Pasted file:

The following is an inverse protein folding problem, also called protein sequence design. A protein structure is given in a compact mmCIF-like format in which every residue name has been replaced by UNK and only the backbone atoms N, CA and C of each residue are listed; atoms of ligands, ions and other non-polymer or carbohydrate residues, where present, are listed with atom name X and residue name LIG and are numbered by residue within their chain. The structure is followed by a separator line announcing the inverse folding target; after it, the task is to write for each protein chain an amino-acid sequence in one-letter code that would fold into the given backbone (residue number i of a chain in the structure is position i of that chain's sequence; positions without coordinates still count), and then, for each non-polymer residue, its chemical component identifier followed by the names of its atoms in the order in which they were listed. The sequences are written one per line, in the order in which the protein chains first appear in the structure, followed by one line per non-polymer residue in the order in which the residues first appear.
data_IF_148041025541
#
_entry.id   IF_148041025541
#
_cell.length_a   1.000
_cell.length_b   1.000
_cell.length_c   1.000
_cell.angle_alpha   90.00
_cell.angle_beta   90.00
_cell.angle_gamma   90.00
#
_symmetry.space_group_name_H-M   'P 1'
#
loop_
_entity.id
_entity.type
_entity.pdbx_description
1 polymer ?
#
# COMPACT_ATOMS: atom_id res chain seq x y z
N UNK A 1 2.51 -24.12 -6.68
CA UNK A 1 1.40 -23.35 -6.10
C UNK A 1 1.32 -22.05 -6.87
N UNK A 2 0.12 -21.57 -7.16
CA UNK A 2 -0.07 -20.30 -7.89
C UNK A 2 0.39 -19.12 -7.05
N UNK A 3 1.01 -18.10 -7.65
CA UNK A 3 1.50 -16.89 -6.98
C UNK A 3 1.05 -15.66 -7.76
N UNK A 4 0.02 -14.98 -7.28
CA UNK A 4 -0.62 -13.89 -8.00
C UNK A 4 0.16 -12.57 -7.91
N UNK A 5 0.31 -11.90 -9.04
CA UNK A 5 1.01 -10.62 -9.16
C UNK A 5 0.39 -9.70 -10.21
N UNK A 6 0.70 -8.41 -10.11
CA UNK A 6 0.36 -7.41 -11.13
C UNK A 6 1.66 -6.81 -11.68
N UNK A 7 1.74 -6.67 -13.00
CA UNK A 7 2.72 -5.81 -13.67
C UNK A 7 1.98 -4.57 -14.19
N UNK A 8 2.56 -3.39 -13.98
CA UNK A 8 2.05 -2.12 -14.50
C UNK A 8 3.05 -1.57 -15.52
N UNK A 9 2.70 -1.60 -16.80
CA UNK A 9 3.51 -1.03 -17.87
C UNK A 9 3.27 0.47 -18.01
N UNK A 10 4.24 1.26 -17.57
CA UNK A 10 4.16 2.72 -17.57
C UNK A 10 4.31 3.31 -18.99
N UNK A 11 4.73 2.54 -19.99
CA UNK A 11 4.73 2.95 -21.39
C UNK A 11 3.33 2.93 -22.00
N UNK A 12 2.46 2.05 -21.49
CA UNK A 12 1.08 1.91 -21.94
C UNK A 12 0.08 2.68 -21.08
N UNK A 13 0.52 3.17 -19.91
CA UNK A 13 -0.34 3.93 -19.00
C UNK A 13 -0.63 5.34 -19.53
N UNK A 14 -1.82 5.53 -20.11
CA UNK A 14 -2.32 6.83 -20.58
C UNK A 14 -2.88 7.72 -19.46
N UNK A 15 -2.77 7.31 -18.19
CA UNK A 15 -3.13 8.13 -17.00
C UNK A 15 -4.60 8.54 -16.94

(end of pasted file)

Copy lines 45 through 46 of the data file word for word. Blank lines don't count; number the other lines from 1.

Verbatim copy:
C UNK A 8 3.05 -1.57 -15.52
N UNK A 9 2.70 -1.60 -16.80